Steve made a stubborn face, like he thought Tony was presenting a false dichotomy, and he was just hooking his heart up to alien tech for the sake of expediency. Or it might have just been his "this entire situation sucks, and I'm mad that punching it won't help" face. Tony's vision was going a bit blurry around the edges again, and just when he'd started to get over his concussion, too.

"You don't have to stay," Tony said. "This could get ugly." It always did, but he'd made sure none of the Avengers had ever found that out.

"Like I'm leaving you alone while you connect a Rube Goldberg machine made out of leftover armour and a cactus to your heart," Steve growled.

"Fine, but don't touch me, and it's... it's not as bad as it looks." Tony reached for the switch that would open the currant he'd wired into his heart.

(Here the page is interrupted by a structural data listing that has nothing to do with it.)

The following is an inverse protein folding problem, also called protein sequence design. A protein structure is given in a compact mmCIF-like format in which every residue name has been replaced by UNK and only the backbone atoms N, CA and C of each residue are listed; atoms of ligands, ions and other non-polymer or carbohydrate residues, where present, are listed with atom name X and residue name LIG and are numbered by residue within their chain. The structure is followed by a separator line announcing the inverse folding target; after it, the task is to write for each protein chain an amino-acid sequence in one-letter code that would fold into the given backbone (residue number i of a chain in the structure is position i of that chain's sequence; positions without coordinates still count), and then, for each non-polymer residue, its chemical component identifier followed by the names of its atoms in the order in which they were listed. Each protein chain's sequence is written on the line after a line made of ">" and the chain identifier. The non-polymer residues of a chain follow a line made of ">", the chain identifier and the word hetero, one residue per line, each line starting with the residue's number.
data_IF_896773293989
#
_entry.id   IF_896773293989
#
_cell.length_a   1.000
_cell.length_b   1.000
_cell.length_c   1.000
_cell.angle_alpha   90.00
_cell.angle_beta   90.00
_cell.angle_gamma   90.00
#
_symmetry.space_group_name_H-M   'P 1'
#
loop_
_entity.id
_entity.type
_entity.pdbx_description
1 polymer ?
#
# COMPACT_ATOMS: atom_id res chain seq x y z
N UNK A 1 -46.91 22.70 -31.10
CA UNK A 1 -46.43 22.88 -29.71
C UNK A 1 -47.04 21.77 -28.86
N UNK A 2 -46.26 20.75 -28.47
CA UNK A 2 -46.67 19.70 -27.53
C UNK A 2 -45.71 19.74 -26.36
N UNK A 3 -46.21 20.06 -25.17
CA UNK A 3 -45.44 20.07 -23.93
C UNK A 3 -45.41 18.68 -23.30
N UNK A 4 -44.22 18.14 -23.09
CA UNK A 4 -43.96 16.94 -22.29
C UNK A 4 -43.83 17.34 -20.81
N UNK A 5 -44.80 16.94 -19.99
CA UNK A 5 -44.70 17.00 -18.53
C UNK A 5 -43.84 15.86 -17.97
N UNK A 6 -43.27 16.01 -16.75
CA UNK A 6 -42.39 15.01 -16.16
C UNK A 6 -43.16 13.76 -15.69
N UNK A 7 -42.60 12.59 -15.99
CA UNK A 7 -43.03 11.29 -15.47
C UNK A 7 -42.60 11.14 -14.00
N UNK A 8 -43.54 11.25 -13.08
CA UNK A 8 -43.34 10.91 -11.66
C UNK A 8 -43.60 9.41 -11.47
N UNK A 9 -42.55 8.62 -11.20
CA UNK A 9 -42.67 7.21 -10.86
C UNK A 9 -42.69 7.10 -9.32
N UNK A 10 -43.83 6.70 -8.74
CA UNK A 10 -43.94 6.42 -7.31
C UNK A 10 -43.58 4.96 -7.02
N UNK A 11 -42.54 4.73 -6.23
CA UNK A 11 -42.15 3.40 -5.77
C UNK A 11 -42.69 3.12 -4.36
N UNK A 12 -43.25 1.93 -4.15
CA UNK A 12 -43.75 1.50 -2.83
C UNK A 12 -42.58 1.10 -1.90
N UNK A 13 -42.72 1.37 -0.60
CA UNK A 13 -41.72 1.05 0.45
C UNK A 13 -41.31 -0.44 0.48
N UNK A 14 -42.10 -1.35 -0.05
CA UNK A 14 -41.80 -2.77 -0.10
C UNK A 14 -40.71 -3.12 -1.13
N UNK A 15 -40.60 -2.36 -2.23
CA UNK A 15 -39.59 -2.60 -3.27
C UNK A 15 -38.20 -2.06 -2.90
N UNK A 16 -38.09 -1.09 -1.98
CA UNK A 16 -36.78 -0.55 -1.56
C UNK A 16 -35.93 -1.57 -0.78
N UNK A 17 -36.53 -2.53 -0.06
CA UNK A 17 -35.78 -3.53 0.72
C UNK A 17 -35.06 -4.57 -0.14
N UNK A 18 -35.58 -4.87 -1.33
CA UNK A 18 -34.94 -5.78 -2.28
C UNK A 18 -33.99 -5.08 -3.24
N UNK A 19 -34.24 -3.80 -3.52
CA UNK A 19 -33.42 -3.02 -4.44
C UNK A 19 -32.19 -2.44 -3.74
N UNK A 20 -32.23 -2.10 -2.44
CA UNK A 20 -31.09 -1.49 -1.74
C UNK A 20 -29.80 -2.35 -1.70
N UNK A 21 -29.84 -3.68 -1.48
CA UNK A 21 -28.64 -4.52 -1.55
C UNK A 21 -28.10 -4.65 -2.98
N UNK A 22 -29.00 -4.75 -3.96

The aliens were called Raalslads, as far as Tony could make it out in English, or maybe the village was called Raalslad. They were still working on the language barrier, though not as much as they were working on the tech barrier. The Raalslads used biotech almost exclusively, storing data and energy alike in crops and even in their houses, which were all formed by convincing living plants into the desired shape–Tony hadn't been far wrong in joking that the village was a fungal growth. Their apparently stone-age agrarianism had turned out to be space-age agricultural community, but one whose technology Tony could barely get a handle on. The town's engineer, Naalan, had helped, but if Tony didn't have to trust his life to it... well, he wouldn't trust his life to it.